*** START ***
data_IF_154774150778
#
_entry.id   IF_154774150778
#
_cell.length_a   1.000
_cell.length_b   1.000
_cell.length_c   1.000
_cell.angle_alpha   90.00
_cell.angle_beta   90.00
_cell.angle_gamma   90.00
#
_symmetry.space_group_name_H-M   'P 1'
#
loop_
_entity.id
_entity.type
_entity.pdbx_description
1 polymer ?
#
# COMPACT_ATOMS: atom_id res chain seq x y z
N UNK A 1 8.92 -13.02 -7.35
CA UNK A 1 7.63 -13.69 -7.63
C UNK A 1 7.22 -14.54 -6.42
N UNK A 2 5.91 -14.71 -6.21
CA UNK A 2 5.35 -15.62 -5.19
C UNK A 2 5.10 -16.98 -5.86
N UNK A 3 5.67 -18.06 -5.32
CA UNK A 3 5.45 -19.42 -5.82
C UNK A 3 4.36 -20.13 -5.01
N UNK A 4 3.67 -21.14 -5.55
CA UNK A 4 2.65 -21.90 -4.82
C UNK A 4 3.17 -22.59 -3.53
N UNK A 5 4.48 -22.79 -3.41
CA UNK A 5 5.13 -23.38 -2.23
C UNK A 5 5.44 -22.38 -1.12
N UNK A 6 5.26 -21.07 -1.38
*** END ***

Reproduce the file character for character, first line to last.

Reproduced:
data_IF_154774150778
#
_entry.id   IF_154774150778
#
_cell.length_a   1.000
_cell.length_b   1.000
_cell.length_c   1.000
_cell.angle_alpha   90.00
_cell.angle_beta   90.00
_cell.angle_gamma   90.00
#
_symmetry.space_group_name_H-M   'P 1'
#
loop_
_entity.id
_entity.type
_entity.pdbx_description
1 polymer ?
#
# COMPACT_ATOMS: atom_id res chain seq x y z
N UNK A 1 8.92 -13.02 -7.35
CA UNK A 1 7.63 -13.69 -7.63
C UNK A 1 7.22 -14.54 -6.42
N UNK A 2 5.91 -14.71 -6.21
CA UNK A 2 5.35 -15.62 -5.19
C UNK A 2 5.10 -16.98 -5.86
N UNK A 3 5.67 -18.06 -5.32
CA UNK A 3 5.45 -19.42 -5.82
C UNK A 3 4.36 -20.13 -5.01
N UNK A 4 3.67 -21.14 -5.55
CA UNK A 4 2.65 -21.90 -4.82
C UNK A 4 3.17 -22.59 -3.53
N UNK A 5 4.48 -22.79 -3.41
CA UNK A 5 5.13 -23.38 -2.23
C UNK A 5 5.44 -22.38 -1.12
N UNK A 6 5.26 -21.07 -1.38